It’s an outright prediction by the Valve founder, but one that he admits may be wrong.

The VR industry practically jumpstarted the resolution war on mobile devices. Today, we have Ultra HD 4K displays in 5″ phones, all because Oculus and HTC needed these small panels for their headsets.

Samsung even used these screens on their phones and paired them with the Gear VR, developed in partnership with Oculus.

It’s obvious that VR will push the boundaries of technology once again, what’s not clear is how far it may go.

The Walled Gardens

It’s no secret that Valve doesn’t like the several closed ecosystems that exist today. Oculus Home and its own closed-source SDK has been an issue for Valve ever since it was announced, but Windows Holographic might become a bigger one.

“One conversation we have with some developers is around how they manage their risk, right. It’s like you’ve got people building proprietary walled gardens who say be exclusive to us and we’ll give you this bunch of money. And we’re like, we hate exclusives. We think it’s bad for everybody, certainly in the medium- to long-term, and I’d probably argue in the short-term as well.”

Windows Holographic is a closed ecosystem that’s going to come pre-installed on every Windows 10 PC. Microsoft’s HoloLens, and the upcoming VR headsets from its OEM’s, both rely on it.

It not only acts as a Windows UI for VR but also provides a platform for apps to work on. But of course, these apps need to be on the Windows Store. That’s not something Valve likes.

“[…] we’re happy to say to people, look, you need to figure out how to manage your risk so you can develop the title you want to build. So, let’s have a conversation where we can help you manage your cashflow over the course of the development so you can go and build the thing you want. And get it out to market and start getting your money from where you should be, which is from your customers, rather than somebody else. We’re perfectly willing to help people do that.”

“And then they say well, does that mean we have to be exclusive to Steam, or exclusive to the Vive, and we say oh hell no, you guys should be making the best decisions for your customers, not having somebody else steer that. That’s when we have conversations about that, it’s usually around ‘how do we pay the bills while we’re building our next VR title.’ And that’s usually a pretty productive conversation. But it’s really about smoothing out risk over the lifetime of VR investments.”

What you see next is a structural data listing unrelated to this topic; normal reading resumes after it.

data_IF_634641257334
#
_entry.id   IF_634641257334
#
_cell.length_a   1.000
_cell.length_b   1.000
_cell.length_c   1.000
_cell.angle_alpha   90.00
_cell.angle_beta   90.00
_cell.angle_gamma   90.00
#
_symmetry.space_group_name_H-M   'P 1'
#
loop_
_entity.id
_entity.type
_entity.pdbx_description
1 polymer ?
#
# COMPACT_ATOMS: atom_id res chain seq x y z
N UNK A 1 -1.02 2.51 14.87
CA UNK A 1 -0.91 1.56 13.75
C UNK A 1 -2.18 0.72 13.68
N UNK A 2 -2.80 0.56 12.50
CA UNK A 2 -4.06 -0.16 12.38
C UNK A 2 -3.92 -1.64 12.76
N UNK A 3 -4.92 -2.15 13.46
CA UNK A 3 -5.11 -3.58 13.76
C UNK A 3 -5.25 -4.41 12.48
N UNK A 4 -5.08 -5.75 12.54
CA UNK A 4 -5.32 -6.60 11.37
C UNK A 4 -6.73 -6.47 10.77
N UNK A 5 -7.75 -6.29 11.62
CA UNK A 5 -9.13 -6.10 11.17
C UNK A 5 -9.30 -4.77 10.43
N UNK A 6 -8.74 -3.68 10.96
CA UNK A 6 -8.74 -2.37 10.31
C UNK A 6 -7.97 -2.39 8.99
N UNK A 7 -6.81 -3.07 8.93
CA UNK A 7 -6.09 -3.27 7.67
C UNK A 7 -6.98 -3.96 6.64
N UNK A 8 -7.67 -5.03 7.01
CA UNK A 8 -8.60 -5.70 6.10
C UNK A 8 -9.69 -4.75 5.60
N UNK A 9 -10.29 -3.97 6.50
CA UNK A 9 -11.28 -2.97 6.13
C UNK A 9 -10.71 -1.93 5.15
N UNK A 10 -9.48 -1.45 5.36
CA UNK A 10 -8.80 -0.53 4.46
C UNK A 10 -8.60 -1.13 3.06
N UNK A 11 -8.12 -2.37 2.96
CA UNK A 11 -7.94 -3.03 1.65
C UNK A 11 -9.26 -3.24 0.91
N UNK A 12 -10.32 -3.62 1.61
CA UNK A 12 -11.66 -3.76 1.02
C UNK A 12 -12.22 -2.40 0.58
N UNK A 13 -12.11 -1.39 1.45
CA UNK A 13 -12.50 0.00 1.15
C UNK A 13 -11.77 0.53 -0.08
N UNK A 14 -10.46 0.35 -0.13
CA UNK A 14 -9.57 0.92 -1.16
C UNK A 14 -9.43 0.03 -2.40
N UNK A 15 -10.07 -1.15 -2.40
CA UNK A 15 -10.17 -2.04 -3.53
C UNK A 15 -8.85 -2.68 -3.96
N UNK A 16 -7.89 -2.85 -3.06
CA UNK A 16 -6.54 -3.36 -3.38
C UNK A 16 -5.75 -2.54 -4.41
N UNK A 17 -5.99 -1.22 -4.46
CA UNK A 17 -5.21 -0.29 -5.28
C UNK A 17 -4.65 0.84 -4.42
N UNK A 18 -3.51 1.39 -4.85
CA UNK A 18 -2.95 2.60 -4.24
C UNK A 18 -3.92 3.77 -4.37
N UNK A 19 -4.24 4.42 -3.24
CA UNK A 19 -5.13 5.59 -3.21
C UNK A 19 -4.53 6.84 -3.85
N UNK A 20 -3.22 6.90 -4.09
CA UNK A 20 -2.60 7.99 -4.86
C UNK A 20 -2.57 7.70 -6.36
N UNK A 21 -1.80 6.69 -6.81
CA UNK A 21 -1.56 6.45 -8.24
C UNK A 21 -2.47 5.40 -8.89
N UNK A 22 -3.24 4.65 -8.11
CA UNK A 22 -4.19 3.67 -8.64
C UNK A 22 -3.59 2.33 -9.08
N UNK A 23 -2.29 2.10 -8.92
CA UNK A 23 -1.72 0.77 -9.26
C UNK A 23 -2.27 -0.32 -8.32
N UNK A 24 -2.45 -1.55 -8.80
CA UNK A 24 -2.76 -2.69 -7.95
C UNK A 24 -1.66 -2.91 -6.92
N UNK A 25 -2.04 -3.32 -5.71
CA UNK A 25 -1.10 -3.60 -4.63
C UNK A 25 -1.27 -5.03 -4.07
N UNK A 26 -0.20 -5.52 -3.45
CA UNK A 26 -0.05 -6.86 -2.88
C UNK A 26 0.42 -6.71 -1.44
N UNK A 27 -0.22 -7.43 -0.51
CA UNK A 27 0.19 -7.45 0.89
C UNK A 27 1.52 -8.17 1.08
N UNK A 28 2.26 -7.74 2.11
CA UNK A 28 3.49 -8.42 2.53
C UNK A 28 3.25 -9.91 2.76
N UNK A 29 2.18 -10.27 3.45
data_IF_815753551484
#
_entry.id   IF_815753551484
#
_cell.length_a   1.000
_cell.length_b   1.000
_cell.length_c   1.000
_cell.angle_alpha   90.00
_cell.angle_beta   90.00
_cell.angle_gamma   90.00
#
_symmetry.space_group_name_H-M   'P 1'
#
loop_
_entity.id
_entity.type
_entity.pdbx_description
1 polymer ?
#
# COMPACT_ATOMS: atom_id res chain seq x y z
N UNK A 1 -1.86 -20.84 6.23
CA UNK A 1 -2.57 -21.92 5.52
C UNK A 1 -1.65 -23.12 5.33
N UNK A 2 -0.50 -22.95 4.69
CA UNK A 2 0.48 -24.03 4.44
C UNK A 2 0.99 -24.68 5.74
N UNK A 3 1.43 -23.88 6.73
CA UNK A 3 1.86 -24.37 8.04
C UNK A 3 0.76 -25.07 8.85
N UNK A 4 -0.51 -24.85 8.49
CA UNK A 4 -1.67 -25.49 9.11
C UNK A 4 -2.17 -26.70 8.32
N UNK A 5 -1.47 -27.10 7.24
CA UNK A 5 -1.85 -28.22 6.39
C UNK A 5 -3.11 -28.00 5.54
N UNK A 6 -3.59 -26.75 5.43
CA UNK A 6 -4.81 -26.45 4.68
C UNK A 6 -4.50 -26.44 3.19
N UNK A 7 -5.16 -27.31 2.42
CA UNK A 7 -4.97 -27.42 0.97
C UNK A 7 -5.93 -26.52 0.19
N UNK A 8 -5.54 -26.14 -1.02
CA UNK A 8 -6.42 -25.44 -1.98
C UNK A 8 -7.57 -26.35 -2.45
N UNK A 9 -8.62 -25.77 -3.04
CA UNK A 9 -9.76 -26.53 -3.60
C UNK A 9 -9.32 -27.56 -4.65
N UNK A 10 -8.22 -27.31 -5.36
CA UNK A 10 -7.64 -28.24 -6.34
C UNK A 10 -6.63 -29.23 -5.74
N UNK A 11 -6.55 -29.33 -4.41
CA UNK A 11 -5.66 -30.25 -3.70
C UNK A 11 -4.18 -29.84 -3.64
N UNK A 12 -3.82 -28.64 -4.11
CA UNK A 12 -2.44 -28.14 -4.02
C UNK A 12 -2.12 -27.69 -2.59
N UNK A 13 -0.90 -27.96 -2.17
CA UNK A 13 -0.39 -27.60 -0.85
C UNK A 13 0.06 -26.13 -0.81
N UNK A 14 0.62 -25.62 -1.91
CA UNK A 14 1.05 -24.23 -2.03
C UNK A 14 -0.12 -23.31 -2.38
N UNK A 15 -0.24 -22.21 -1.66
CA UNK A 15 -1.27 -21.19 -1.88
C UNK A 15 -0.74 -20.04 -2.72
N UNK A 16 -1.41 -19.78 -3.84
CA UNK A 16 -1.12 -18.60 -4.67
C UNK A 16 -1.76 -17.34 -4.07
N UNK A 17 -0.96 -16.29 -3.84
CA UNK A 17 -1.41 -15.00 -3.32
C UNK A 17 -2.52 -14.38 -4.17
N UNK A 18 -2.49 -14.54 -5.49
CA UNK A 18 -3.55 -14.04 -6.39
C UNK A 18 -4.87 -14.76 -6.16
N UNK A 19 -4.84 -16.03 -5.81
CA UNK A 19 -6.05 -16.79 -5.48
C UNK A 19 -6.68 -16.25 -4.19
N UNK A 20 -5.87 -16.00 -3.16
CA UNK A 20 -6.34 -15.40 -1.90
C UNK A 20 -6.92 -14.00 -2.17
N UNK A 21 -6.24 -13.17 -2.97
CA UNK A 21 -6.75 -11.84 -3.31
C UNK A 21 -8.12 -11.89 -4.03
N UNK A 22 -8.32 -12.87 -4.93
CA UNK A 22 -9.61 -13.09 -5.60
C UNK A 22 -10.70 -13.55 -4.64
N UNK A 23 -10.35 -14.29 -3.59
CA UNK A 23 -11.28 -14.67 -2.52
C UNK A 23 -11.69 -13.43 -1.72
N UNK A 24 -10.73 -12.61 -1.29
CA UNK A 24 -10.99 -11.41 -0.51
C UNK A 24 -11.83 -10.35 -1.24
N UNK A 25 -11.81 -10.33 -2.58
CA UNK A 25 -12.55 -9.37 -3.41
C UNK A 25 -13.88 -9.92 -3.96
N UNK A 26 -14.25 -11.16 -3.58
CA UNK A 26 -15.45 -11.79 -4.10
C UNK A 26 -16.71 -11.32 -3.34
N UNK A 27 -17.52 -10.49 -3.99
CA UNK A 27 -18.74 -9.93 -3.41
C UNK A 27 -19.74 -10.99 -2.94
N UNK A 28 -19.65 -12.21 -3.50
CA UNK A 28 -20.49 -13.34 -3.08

That’s certainly a generous solution to the problem of supporting the VR industry, but there are still developers who go the other route.

Oculus has paid for – and still does – timed-exclusivity deals with developers; Jason Rubin, Head of Content at Oculus, said in an interview that exclusivity deals were “the only viable way to jumpstart the market.” Newell would likely disagree with that statement.

It’s not clear whether Microsoft plans on making exclusivity deals like Oculus, but if the company’s history with Xbox is anything to go by, there’s going to be exclusives, and some of them even high stakes.

If Microsoft does make exclusivity deals; many of the VR applications and games might end up becoming exclusive to the Windows Store and Windows Holographic platform, causing trouble for Valve and its Steam distribution platform.

The Long Road

“There’s that little bit of tension between some people going out and saying oh there’ll be millions of these, and we’re like, wow….I don’t think so.”

Microsoft’s VR for the masses might not seem like a sane idea right now, but nobody really knows what the plan is. The VR industry is not going to explode suddenly because Acer, Lenovo, and others made some cheap headsets for the PC. It’s going to explode when there is a reason to buy these headsets.

The average consumer is willing to spend money – the iPhone and other high-end expensive consumer products have proved that – if the product seems worth it. The challenge for VR is to build something worthwhile for the masses, and the masses might just spend $900 on an HTC Vive or Oculus Rift.

“[…] I can’t point to a single piece of content that would cause millions of people to justify changing their home computing at all. It’s like a great thing for enthusiasts and hardcore people, and where we are today is way further down the road than we were a year ago, but it’s just going to be this slow, kind of painful, fits and starts kind of thing.”